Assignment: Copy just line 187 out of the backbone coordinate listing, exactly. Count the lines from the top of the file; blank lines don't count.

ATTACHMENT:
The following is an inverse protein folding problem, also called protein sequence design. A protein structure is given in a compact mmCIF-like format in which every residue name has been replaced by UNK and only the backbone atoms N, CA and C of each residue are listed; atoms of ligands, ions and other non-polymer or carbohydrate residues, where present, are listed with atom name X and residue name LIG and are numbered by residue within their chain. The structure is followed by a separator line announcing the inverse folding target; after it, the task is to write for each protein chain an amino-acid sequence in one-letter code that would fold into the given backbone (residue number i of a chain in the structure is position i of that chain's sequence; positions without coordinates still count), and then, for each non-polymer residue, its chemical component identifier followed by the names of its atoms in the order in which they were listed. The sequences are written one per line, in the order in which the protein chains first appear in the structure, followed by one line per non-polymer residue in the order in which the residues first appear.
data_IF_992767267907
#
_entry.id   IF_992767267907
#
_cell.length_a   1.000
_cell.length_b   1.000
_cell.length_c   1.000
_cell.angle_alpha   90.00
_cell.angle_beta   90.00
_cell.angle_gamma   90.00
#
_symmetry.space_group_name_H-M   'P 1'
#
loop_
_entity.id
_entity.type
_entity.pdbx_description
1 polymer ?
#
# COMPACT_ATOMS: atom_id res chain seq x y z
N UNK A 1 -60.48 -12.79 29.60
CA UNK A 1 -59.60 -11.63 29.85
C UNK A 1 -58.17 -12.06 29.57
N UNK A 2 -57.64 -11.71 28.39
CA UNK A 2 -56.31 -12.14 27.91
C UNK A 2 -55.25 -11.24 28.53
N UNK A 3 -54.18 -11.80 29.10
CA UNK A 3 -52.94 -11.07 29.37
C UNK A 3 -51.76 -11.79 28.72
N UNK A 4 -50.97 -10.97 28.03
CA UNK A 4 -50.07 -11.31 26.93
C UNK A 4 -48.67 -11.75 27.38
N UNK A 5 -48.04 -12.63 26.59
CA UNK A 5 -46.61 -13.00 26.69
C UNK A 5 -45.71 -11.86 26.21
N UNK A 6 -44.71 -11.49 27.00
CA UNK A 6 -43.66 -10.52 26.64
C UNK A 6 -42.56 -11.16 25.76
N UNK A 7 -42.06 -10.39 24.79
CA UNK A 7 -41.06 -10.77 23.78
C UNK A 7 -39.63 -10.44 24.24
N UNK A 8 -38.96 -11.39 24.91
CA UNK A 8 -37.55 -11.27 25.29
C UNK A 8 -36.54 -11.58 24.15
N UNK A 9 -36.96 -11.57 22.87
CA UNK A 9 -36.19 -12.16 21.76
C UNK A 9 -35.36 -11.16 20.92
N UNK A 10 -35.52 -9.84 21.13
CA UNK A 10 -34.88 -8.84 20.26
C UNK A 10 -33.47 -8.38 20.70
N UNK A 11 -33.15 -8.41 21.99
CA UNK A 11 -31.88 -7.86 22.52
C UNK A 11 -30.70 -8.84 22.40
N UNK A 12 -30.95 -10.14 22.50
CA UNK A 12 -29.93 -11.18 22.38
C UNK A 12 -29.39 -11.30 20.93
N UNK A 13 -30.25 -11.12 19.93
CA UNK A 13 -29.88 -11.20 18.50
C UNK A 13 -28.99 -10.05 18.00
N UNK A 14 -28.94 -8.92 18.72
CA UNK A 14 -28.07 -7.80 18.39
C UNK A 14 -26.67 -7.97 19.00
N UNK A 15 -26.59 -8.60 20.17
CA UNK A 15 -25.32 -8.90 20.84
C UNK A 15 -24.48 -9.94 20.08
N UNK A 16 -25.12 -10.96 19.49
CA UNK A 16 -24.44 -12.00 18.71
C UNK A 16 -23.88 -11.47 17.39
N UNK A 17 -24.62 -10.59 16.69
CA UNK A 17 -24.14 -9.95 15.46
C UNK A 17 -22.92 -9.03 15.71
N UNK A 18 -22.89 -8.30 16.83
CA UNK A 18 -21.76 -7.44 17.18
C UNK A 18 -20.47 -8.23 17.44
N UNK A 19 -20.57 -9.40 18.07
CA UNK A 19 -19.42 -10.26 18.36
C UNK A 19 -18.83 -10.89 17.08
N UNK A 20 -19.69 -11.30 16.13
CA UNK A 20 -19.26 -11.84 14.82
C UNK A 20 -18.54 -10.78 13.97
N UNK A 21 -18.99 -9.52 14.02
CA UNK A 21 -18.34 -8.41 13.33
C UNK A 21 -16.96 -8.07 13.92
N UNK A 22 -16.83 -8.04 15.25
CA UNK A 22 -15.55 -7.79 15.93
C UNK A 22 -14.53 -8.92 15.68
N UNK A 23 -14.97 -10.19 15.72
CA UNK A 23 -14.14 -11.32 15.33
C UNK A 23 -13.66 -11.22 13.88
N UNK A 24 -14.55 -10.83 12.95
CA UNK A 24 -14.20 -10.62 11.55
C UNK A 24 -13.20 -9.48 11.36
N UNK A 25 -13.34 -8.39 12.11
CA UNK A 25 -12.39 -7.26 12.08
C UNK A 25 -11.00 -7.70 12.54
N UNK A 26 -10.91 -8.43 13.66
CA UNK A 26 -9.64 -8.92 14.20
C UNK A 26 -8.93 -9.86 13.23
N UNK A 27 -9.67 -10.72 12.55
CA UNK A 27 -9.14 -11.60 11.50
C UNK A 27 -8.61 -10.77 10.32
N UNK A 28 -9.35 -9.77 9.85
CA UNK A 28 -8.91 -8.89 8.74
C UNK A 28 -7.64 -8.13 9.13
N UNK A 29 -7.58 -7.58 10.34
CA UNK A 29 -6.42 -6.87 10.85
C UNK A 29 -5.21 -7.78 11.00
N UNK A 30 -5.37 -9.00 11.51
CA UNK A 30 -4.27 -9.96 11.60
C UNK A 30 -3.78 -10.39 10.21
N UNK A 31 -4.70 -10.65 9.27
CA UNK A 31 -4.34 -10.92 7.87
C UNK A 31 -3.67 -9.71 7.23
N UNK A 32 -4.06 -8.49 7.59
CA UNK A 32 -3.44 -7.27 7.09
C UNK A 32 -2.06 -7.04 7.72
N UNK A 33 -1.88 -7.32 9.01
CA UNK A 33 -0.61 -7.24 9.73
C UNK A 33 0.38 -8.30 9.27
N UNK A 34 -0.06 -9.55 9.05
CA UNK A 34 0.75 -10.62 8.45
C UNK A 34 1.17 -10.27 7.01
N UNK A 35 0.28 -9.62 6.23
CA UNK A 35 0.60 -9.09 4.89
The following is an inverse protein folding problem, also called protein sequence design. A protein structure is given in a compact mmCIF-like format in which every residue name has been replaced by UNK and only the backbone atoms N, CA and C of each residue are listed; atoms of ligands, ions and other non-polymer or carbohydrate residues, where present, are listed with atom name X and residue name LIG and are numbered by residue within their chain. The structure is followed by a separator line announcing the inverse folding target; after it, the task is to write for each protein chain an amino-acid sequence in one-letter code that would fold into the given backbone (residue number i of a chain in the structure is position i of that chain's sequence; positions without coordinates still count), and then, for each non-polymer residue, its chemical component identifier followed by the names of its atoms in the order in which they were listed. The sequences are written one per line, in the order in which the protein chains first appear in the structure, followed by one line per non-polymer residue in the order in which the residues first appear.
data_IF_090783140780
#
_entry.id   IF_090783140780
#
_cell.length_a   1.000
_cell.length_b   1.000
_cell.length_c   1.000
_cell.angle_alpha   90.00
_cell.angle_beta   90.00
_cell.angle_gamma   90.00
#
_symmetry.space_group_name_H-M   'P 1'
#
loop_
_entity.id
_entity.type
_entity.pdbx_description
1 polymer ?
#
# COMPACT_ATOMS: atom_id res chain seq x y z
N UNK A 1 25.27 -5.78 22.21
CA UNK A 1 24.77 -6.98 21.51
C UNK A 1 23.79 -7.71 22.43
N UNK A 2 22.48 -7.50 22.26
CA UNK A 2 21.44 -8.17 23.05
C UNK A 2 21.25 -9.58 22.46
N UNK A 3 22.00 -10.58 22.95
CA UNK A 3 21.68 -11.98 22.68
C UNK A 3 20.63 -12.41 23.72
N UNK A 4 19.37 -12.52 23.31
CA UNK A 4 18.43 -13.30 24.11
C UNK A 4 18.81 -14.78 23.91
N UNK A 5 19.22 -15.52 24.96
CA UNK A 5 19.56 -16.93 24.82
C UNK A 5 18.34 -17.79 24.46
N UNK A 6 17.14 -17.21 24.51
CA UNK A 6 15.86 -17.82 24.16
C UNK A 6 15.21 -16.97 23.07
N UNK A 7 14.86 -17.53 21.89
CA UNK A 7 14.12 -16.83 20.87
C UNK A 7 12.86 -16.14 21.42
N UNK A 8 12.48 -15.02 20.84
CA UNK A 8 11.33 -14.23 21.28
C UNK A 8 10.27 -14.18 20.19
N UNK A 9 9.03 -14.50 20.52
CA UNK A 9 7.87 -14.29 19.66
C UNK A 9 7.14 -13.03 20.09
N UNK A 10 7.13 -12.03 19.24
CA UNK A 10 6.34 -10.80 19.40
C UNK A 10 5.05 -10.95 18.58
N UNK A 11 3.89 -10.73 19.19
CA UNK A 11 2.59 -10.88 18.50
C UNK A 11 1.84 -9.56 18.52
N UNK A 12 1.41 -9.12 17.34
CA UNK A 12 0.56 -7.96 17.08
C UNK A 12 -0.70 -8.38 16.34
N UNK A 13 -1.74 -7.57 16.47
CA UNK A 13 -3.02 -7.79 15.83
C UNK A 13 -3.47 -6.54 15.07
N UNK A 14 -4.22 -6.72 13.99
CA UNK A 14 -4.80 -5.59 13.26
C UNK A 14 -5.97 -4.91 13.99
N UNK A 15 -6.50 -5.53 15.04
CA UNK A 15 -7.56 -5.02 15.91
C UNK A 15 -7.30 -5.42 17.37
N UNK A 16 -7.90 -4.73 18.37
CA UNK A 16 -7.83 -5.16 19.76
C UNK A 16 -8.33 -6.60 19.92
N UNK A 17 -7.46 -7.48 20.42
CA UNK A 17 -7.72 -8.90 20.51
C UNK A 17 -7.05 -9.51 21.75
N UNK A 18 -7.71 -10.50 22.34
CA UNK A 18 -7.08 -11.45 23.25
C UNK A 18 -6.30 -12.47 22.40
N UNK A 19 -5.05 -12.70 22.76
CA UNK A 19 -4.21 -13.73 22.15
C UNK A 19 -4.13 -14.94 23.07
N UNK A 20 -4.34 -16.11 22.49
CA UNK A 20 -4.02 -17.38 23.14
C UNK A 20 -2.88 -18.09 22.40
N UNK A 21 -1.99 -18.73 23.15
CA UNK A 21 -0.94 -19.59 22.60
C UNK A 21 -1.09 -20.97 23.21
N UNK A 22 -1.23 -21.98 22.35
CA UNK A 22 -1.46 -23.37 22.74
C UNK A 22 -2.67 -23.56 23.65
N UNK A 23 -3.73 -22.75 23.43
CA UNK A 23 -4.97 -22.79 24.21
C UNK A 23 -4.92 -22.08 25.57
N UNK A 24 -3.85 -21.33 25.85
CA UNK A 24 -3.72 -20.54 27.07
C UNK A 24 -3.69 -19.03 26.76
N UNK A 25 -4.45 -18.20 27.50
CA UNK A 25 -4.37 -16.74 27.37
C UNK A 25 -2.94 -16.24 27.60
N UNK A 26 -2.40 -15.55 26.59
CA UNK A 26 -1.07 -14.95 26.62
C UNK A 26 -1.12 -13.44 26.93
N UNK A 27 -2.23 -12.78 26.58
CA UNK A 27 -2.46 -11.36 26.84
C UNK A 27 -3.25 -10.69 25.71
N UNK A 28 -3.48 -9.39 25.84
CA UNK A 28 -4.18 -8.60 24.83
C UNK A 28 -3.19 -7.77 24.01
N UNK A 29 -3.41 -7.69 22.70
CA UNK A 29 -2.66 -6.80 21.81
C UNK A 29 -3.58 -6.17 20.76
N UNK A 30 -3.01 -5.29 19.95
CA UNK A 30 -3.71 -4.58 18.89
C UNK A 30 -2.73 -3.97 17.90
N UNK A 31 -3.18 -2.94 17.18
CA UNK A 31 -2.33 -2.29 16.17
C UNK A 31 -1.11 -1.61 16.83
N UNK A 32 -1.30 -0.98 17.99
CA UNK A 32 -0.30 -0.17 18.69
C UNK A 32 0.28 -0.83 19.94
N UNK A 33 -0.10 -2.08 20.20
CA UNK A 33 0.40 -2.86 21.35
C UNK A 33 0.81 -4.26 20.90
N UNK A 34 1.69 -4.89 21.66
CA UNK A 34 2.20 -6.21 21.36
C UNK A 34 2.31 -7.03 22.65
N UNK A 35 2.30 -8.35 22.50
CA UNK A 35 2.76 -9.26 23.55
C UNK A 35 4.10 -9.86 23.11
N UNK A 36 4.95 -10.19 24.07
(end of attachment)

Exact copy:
CA UNK A 14 -4.80 -5.59 13.26